Anirudh RegidiApr 14, 2017 11:42:48 IST
Facebook is big. With almost 2 billion users, it’s the largest social media platform in the world. Each of its social media properties are also massive in their own right. Instagram boasts of 600 million active users, Messenger just crossed the 1.2 billion mark and WhatsApp has more than 1 billion users.
By any measure, Facebook is the largest, most successful social media company on the planet. That still doesn’t stop Facebook from copying its competitors when it runs out of ideas, however. In fact, this might very well be the secret to Facebook’s continuing success.
Take Snapchat for instance; an app for sharing ephemeral images and photos caught the attention of the younger audience that Facebook wanted but couldn’t net. Facebook’s solution to the problem? Outright plagiarism. The social media giant has been copying Snapchat’s features with utter disregard for any sense of propriety, and it’s been doing this very successfully for years.
Snapchat Stories is a feature that allowed users to share chains of content that can be viewed in a 24-hour period. This was introduced in 2014 and proved to be the most popular feature on Snapchat, some might even call it a defining feature today.
Facebook blatantly copied Stories and implemented it across almost all its properties, including Messenger and Instagram. Better yet, we’ve now learnt that Instagram Stories on Instagram is actually more popular than Snapchat Stories on Snapchat. With 200 million daily active users on Instagram Stories, Snapchat in comparison manages about 160 million daily active users.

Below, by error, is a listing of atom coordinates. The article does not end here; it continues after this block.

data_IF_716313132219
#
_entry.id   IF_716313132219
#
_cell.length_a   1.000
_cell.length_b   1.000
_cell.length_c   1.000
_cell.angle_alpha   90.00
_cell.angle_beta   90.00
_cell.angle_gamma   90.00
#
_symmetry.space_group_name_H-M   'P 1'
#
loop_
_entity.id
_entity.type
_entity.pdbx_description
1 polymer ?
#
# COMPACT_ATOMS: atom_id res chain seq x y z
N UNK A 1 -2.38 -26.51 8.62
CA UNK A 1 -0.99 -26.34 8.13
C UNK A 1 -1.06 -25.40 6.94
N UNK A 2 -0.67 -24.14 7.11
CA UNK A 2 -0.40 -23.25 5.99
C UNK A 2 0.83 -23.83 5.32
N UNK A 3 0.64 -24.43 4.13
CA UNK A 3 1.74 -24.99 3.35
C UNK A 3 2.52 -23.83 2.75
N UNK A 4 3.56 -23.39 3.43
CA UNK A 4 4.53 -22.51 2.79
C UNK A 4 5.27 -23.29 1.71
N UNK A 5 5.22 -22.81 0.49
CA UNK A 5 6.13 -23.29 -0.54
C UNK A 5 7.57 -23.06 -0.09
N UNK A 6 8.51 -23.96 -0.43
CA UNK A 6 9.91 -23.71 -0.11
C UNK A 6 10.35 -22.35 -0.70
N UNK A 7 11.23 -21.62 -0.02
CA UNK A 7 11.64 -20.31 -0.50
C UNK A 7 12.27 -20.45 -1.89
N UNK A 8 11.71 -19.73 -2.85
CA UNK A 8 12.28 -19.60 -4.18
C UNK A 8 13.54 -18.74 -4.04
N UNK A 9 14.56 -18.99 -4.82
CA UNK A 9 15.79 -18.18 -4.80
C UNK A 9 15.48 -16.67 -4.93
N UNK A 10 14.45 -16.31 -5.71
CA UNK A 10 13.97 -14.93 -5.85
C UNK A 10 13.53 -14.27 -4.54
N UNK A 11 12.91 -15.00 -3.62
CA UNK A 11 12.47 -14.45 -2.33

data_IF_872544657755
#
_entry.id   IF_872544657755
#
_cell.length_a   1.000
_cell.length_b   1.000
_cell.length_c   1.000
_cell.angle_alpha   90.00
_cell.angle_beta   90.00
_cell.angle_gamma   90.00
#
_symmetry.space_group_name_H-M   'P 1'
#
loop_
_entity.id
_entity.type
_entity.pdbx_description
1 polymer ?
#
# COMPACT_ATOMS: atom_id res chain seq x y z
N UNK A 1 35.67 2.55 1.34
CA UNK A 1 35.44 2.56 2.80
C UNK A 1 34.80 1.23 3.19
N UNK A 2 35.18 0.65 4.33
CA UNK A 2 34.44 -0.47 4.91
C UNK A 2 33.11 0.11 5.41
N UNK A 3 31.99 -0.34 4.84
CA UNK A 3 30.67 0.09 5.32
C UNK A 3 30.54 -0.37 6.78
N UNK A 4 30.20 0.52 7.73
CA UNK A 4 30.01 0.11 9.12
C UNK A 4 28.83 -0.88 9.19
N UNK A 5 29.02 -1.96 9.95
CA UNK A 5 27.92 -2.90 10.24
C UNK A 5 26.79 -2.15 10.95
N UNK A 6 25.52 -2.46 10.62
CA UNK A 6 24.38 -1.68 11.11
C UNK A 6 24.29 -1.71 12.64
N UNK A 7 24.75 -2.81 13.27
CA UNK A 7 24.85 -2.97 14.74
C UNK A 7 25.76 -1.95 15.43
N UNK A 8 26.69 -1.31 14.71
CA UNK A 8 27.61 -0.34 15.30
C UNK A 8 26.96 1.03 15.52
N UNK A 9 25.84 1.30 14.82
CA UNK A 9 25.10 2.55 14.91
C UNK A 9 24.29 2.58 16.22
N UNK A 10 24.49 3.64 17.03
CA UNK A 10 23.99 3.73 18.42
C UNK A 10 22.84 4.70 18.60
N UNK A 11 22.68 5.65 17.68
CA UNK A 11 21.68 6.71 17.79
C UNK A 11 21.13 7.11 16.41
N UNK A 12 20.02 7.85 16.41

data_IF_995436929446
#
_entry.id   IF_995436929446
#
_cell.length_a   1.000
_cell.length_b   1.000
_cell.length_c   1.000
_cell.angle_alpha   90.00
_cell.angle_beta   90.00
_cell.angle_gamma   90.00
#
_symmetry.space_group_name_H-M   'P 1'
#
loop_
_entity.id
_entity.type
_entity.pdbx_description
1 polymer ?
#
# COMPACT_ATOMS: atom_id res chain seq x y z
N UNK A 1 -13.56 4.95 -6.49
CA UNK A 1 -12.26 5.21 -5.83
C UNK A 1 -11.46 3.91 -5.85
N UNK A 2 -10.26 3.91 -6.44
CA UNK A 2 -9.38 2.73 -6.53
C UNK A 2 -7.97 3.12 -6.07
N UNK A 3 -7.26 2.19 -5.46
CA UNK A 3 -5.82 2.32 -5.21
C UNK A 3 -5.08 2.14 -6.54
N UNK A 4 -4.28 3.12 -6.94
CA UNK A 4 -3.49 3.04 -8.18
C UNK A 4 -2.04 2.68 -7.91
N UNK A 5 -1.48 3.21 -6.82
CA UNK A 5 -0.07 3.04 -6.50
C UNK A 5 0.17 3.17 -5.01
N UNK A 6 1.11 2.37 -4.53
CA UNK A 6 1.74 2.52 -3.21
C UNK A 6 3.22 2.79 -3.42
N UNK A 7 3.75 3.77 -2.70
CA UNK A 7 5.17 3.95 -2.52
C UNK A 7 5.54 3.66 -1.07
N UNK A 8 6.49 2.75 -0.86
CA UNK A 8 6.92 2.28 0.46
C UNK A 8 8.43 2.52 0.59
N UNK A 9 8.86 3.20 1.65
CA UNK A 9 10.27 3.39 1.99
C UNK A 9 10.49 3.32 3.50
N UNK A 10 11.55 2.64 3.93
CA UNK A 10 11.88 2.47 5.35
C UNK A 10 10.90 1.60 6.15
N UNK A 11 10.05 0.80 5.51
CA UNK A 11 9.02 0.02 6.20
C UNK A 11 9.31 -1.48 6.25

Taking things a step further, Facebook has introduced a number of tools to improve Stories. This includes selfie stickers, pinned stickers, video Stories, more geo-stickers, etc.
This is all well and good, and I’m not debating the morality or business ethics of the issue, but I do wonder if Facebook has a real plan. It’s easy to copy something that’s already proven to be successful, especially if you have the means to improve upon it; the iPhone and its innumerable Chinese clones is testament to that.
However, while Facebook not only copied the feature, it also tried to implement it everywhere without regard for the audience the feature is targeting. What’s the point of having Stories on Facebook, Instagram as well as Messenger? Doesn’t Facebook know where it’ll work best?
Facebook is behaving like a chef has this great new sauce that he wants everyone to try, but he doesn’t know which dish it’ll go with. Rather than making the effort to figure it out, he adds the sauce in everything and hopes to sort it out later based on feedback.
That’s not an indication of a chef who knows his trade, is it? Taking this analogy a step further: If the best restaurant in the world thrives on stolen recipes, what happens when there are no more recipes to steal?
One does have to feel sorry for Snapchat. While Snapchat is busy innovating, Zuckerberg is busy peddling his manifesto on building global communities and working on newer advertising techniques. And when Facebook just casually steals all of Snapchat’s hard work, what can Snapchat do but grit its teeth and move on?
More importantly, once Snapchat dies, who will Facebook rip-off next?
Find latest and upcoming tech gadgets online on Tech2 Gadgets. Get technology news, gadgets reviews & ratings. Popular gadgets including laptop, tablet and mobile specifications, features, prices, comparison.